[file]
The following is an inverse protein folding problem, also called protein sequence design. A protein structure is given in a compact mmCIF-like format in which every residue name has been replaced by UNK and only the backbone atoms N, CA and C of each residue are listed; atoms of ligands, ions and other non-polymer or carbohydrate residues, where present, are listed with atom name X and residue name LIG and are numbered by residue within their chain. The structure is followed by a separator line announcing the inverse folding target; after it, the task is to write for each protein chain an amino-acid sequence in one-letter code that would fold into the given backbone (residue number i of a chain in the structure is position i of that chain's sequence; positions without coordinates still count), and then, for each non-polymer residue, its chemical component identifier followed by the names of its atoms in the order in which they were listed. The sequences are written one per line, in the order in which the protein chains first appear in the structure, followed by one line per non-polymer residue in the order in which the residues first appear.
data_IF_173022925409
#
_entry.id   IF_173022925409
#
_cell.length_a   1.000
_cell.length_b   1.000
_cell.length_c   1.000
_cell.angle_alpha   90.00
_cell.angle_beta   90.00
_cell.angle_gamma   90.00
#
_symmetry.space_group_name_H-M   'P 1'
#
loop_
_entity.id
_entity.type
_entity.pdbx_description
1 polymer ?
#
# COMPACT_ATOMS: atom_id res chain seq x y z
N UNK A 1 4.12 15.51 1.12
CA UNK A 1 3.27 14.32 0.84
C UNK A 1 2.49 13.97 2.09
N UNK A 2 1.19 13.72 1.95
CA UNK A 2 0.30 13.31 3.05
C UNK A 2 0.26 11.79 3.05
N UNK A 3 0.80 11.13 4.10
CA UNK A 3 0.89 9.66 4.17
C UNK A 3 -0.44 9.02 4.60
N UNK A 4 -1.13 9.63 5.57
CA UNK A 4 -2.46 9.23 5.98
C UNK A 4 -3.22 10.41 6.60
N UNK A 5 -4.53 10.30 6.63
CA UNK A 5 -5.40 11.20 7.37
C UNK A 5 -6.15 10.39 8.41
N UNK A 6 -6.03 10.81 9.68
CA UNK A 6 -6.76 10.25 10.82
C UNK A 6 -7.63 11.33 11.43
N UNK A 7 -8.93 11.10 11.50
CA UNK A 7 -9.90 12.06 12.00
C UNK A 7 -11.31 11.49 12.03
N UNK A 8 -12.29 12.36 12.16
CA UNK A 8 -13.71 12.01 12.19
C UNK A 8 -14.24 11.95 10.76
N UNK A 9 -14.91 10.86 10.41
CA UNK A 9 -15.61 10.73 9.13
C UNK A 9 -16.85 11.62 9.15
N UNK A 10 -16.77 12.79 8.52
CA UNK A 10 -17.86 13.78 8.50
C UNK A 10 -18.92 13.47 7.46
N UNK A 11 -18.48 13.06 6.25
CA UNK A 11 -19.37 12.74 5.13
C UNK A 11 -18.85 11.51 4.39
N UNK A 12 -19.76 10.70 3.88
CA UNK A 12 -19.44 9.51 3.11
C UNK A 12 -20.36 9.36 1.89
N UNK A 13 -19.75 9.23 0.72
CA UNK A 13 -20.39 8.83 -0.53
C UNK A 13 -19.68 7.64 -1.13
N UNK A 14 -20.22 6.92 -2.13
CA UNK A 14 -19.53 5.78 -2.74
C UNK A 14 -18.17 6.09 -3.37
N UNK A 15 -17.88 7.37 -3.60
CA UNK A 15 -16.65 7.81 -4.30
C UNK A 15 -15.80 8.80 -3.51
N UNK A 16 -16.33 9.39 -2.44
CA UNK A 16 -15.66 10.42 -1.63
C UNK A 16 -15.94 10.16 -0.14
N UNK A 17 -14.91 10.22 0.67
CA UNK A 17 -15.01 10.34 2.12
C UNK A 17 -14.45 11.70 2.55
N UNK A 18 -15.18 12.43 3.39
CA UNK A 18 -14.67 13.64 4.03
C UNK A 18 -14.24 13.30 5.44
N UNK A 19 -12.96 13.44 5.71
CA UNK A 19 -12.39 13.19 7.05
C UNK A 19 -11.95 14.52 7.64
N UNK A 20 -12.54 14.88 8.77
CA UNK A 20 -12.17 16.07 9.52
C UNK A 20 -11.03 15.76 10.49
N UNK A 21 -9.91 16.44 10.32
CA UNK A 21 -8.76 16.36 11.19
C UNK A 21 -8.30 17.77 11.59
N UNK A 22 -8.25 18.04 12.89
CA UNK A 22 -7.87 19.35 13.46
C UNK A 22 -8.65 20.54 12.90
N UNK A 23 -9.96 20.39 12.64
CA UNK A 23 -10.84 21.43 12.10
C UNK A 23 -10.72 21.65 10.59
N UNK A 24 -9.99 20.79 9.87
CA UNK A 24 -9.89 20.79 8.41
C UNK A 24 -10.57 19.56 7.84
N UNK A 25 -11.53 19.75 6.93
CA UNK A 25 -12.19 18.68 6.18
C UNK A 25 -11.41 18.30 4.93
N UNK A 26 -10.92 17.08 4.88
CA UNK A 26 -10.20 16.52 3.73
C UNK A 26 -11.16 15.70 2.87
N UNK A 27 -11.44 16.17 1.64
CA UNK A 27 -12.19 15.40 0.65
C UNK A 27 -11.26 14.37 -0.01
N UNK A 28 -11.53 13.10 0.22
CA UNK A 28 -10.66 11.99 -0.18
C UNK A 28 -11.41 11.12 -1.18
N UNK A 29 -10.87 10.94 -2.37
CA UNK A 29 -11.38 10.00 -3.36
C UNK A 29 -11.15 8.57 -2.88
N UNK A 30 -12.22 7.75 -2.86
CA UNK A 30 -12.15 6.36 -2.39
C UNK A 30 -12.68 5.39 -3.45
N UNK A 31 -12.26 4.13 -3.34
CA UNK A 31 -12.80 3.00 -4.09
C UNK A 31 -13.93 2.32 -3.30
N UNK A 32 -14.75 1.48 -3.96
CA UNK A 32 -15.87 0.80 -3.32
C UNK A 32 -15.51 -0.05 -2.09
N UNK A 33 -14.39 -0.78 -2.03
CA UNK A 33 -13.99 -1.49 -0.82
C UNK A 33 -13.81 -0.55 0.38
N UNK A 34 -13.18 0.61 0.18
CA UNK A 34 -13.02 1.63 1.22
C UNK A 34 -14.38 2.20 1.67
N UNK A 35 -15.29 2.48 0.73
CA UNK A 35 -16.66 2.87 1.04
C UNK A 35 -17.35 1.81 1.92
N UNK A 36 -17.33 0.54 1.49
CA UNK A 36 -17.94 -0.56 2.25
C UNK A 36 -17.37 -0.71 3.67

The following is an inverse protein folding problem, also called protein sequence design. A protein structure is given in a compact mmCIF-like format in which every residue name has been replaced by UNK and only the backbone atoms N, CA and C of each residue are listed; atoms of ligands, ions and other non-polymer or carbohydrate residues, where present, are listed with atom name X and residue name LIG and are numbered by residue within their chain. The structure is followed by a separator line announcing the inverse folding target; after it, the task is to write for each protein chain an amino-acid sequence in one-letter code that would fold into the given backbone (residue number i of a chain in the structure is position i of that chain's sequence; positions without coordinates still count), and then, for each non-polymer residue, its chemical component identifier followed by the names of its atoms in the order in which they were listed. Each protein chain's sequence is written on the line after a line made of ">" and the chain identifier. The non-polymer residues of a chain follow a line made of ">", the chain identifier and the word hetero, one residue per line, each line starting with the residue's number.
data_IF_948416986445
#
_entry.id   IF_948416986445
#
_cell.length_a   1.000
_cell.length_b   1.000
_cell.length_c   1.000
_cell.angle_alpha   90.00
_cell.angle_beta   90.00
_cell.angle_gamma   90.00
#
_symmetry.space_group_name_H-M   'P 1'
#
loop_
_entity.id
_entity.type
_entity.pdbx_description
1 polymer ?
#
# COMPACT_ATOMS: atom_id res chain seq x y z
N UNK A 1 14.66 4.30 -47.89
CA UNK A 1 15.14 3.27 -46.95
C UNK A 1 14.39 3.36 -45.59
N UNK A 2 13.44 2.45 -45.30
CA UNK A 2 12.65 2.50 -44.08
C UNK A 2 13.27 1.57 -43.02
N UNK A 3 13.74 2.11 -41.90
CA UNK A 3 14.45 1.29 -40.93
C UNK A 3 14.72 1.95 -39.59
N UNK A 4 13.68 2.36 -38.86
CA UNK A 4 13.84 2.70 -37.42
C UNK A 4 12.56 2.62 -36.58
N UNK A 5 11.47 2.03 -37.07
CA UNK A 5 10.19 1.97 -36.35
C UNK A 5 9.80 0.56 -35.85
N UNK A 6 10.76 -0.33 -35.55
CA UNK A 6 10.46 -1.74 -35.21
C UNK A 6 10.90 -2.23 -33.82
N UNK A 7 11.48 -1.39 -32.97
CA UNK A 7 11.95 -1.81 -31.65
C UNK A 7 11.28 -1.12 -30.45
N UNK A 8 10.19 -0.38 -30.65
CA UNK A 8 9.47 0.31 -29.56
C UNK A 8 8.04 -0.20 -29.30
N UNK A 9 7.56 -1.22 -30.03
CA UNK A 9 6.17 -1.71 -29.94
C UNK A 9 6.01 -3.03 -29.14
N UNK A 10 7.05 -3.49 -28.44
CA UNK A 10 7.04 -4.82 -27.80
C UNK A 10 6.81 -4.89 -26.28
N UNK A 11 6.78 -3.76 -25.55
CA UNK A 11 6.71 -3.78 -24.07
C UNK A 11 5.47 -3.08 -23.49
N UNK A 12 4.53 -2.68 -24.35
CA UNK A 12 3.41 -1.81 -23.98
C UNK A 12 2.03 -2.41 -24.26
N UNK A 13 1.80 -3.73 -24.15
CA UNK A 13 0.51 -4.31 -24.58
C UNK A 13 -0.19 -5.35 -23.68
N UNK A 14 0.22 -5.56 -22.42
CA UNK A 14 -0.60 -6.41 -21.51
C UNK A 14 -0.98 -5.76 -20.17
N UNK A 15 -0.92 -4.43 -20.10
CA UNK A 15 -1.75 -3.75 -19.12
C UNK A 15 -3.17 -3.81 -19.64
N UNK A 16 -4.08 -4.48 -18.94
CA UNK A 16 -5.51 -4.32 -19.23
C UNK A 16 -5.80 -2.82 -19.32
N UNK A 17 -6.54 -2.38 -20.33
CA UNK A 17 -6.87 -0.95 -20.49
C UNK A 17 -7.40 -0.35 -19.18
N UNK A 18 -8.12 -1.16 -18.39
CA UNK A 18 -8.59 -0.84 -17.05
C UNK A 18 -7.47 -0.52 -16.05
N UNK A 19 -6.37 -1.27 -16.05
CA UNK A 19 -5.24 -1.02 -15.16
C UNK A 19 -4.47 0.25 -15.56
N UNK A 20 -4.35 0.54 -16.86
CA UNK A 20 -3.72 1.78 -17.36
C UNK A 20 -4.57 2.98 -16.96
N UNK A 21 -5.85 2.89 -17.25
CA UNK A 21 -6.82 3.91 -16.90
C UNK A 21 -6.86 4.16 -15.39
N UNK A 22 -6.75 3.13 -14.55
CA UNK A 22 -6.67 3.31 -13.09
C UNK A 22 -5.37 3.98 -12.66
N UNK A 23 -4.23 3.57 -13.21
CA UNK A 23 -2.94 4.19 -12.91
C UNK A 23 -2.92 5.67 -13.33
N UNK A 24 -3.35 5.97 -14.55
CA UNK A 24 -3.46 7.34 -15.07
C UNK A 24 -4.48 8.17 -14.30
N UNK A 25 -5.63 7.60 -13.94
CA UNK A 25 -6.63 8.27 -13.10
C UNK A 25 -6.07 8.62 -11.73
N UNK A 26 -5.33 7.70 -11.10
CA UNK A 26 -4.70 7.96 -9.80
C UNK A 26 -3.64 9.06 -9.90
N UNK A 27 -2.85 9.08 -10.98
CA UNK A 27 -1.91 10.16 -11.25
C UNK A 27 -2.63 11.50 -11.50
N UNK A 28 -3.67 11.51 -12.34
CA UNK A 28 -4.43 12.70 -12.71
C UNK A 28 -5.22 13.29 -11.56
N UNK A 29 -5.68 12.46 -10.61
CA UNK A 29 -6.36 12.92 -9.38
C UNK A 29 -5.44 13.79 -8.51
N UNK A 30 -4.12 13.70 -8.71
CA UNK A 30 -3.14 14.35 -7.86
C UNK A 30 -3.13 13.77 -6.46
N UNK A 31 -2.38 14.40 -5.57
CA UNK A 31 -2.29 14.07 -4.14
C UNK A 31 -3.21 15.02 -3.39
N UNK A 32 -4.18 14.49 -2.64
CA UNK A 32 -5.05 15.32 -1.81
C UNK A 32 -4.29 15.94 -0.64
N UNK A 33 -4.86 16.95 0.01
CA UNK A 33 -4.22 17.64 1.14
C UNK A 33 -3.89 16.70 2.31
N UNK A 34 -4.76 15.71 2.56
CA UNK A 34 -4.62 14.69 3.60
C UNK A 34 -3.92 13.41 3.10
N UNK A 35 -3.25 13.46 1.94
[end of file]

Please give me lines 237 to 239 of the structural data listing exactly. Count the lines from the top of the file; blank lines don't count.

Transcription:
C UNK A 29 -5.44 13.79 -8.51
N UNK A 30 -4.12 13.70 -8.71
CA UNK A 30 -3.14 14.35 -7.86